LOS ANGELES — The Arizona Wildcats will match up with one of the youngest teams in the country Saturday, when they take on UCLA at Arizona Stadium.
The baby Bruins are young across the board, except at one position.
UCLA’s punter has more experience than just about any college football player in the country — life experience, at least.
Wade Lees, the Bruins’ Australian-born punter, is 31 years old, reportedly the second oldest player in all of FBS this year.
You wouldn’t know it by looking at him — or talking to him.
“The guys come up to me and say, ‘(Shoot), I forget how old you are; you seem and look like one of us,’ ” he said. “I’ve been blessed. I got my looks from my mom. I’ve hidden my age well.”
Lee has quickly found a home in Westwood after three years with the Maryland, where he started all 37 games for the Terrapins the last three years, averaging a hair over 40 yards per punt.
That he found himself at UCLA is a story: After the death of Maryland football player Jordan McNair and the resulting chaos from a coaching staff in crisis, Lees was looking for a new home. He was attracted to UCLA’s academics, its post-graduate network and the ability to spend one final football season in Los Angeles.
Through four games, Lees is averaging 42.9 yards per punt.
“I think I adapted pretty well,” he said. “Just being myself, I’m pretty outgoing. With my personality, guys tend to get around well with me. These boys have been very welcoming to me.”
That he found himself at Maryland is a crazier story.
Lees was a talented Australian Rules Football player who got into hot water after he purchased a fat-burning supplement from the United States that contained a banned steroid, which was subsequently caught by Australian customs. Lees was suspended for 18 months despite denying taking the supplement, and he decided to find a new path.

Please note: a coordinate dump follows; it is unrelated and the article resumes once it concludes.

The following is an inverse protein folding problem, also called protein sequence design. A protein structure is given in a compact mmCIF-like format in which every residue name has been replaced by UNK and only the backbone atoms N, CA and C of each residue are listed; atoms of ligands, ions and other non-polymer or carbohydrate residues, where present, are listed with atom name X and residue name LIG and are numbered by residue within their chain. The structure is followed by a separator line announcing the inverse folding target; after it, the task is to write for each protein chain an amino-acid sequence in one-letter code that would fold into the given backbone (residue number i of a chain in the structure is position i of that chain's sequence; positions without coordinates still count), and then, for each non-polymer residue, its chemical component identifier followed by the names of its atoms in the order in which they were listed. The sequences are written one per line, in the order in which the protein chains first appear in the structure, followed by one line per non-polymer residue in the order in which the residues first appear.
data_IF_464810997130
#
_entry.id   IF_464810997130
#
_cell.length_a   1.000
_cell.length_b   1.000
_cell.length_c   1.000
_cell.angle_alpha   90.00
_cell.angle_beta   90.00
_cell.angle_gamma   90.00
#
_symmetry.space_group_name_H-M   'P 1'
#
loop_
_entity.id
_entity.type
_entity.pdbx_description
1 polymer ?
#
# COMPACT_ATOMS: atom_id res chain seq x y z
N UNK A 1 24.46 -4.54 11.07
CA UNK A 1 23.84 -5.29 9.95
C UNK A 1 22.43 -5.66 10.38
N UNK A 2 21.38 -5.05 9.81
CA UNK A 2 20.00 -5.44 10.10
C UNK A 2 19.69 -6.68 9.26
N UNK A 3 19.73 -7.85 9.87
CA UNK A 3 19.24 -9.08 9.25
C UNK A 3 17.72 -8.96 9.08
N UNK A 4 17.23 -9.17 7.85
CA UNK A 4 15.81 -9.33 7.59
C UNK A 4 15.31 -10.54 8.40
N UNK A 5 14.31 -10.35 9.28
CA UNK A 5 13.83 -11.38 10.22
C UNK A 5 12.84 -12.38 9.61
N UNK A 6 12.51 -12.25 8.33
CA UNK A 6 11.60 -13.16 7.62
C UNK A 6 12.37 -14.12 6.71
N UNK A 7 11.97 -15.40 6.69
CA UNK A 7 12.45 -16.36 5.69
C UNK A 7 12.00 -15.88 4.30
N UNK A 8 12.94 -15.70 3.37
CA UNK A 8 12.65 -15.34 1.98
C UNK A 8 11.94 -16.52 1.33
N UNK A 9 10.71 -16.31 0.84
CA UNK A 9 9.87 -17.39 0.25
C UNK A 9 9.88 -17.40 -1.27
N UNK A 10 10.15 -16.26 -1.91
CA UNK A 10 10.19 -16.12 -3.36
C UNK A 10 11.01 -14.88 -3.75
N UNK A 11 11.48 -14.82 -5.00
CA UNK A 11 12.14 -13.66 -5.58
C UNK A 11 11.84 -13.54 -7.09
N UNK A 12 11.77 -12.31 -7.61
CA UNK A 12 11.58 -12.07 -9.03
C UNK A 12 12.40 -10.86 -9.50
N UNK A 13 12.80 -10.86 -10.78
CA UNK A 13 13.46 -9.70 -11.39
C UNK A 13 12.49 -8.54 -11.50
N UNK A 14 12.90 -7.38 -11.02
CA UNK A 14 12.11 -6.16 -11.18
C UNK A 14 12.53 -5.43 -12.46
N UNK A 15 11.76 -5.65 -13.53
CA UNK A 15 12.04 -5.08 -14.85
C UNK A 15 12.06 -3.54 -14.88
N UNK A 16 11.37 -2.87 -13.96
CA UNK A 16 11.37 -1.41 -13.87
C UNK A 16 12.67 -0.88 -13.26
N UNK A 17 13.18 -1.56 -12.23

He had always had a travel bug, and with so many of his countrymen finding happiness in long sojourns to Europe and the United States, he and his then-girlfriend, Caitlin, headed across the pond.
They traveled through Europe for three months, then headed to the United States, where, he says, “I was looking for my next adventure.”
In Tampa, Lees flipped on ESPN and caught an Ohio State football game, where he saw Buckeyes punter Cameron Johnston, another former Aussie Rules Football player. Lees saw one of Johnston’s kicks and thought to himself, “That looked easy enough.”
Australia has become a punting factory in recent years, Lees said, because, “playing Aussie football, you’re hitting the same punt.”
“You have to have the same spatial awareness,” he said. “For us to catch a ball, roll out and kick it, we’ve been doing it forever, ever since we could walk.”
Lees added: “We’ve played in front of big lights, in big crowds, taken big hits, so it’s not as overwhelming as coming out of high school.”
So it wasn’t an altogether unheard of proposition. Lees reached out to Johnston, who put him in touch with Nathan Chapman, who runs Pro Kick Australia.
“He sort of paved a pathway for me,” Lees said. “I trusted him blindly not knowing where it would lead me. But the majority of guys who work with him end up somewhere.”
For Lees, that was College Park, Maryland.
But not before he saw America.
“It’s in our culture (to travel),” Lees said. “There was no deeper meaning to it. Australians just like to go out and party, and I was one of them. The only thing you have to worry about is what you’re having for breakfast. Then I’m usually skipping lunch to have a beer and then you’re figuring out what you’re having for dinner — and what you’re drinking with dinner.”